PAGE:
In recent years, major international conservation groups have focused their limited resources on protecting a small number of "biodiversity hotspots"-threatened habitats that are home to many of the world's rarest plants and animals.
But a handful of protected areas will not be sufficient to save the countless species of plants and animals facing extinction worldwide, according to a new study by scientists from Stanford University and the National Autonomous University of Mexico (UNAM). Writing in the Dec. 15 online edition of the Proceedings of the National Academy of Sciences (PNAS), the researchers say that it's time for ecologists to reconsider the hotspot approach to conservation.
"Hotspots, which have played a central role in the selection of sites for reserves, require careful re-thinking," wrote Gerardo Ceballos, professor of ecology at UNAM, and Paul R. Ehrlich, the Bing Professor of Population Studies at Stanford, co-authors of the PNAS study. "Assigning global conservation priorities based on hotspots is at best a limited strategy."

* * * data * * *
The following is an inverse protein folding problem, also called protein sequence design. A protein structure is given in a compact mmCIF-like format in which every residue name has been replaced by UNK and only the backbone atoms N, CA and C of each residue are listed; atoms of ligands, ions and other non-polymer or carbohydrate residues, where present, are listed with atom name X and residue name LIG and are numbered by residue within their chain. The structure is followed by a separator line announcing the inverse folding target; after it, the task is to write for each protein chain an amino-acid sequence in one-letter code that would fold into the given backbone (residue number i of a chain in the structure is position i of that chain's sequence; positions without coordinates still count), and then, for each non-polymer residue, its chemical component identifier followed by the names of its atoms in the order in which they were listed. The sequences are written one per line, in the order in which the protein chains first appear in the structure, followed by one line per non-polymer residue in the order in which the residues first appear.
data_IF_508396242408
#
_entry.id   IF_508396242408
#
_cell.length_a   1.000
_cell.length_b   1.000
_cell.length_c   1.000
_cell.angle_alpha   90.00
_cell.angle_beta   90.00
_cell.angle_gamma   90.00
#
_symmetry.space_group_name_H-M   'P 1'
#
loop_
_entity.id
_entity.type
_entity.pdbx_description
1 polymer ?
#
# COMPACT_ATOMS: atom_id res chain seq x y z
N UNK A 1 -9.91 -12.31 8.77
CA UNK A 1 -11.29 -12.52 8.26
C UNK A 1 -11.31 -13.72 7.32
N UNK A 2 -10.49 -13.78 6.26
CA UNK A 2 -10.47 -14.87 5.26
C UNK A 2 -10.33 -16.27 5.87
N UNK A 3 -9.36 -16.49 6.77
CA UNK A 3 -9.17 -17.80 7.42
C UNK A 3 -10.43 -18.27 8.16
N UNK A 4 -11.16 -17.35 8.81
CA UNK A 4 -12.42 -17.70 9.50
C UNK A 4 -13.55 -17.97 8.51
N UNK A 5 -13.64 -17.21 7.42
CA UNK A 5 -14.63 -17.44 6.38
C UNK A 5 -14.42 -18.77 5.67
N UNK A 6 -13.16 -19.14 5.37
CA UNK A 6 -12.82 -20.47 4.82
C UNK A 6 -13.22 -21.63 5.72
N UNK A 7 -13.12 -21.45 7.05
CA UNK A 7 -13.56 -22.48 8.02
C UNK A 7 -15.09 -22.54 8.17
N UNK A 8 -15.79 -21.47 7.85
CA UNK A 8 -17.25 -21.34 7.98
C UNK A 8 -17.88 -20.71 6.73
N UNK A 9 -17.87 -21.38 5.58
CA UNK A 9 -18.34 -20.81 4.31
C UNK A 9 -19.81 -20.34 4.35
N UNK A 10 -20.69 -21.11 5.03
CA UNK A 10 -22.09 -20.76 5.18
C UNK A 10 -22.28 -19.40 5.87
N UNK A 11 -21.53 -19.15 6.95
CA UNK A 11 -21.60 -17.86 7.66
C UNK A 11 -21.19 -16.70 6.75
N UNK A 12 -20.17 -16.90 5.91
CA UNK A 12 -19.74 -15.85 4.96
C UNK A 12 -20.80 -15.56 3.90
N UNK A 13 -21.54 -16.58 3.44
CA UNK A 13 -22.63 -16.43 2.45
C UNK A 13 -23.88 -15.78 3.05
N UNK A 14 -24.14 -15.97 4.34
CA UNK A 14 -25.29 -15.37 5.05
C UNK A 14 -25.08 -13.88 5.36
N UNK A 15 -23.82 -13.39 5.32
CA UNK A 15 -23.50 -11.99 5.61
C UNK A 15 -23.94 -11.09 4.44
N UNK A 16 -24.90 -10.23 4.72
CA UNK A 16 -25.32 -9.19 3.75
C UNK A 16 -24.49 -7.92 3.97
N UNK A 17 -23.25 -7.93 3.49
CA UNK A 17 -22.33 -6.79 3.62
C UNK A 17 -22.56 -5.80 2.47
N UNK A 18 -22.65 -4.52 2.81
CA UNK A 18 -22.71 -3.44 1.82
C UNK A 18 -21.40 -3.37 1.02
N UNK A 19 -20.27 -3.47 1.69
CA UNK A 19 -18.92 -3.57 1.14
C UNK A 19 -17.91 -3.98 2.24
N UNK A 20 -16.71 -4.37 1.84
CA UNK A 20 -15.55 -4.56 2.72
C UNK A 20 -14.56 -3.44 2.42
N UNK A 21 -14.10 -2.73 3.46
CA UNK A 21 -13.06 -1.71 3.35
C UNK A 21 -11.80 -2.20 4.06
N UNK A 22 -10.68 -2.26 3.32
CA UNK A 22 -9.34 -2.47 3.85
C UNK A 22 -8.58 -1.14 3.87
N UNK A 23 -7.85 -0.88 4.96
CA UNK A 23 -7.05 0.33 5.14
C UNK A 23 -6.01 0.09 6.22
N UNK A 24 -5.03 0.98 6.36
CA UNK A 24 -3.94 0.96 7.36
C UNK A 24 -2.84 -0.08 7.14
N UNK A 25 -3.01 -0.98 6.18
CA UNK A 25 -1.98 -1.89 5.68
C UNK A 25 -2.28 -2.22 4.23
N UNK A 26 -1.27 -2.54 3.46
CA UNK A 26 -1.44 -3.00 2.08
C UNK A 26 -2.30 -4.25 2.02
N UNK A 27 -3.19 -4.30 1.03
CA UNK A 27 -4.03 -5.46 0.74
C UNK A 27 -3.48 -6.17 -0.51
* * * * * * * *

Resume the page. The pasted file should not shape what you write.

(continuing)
The idea of funneling resources into biodiversity hotspots was proposed in 1988 and quickly adopted by Conservation International and other leading environmental groups. "Few topics in conservation biology have received as much attention as hotspots of species diversity," Ceballos and Ehrlich wrote. "Hotspots have been widely used to determine priority areas for conservation at different geographic scales and in recommending concentrating resources in those regions to maximize the number of protected species."
Hotspot biodiversity is usually based on one of three factors-the number of total species (species richness), the number of unique or endemic species (endemism) or the number of species at risk.
According to Ceballos and Ehrlich, however, a critical assumption of hotspot ecology that has not been widely tested is the extent to which the thre
Contact: Mark Shwartz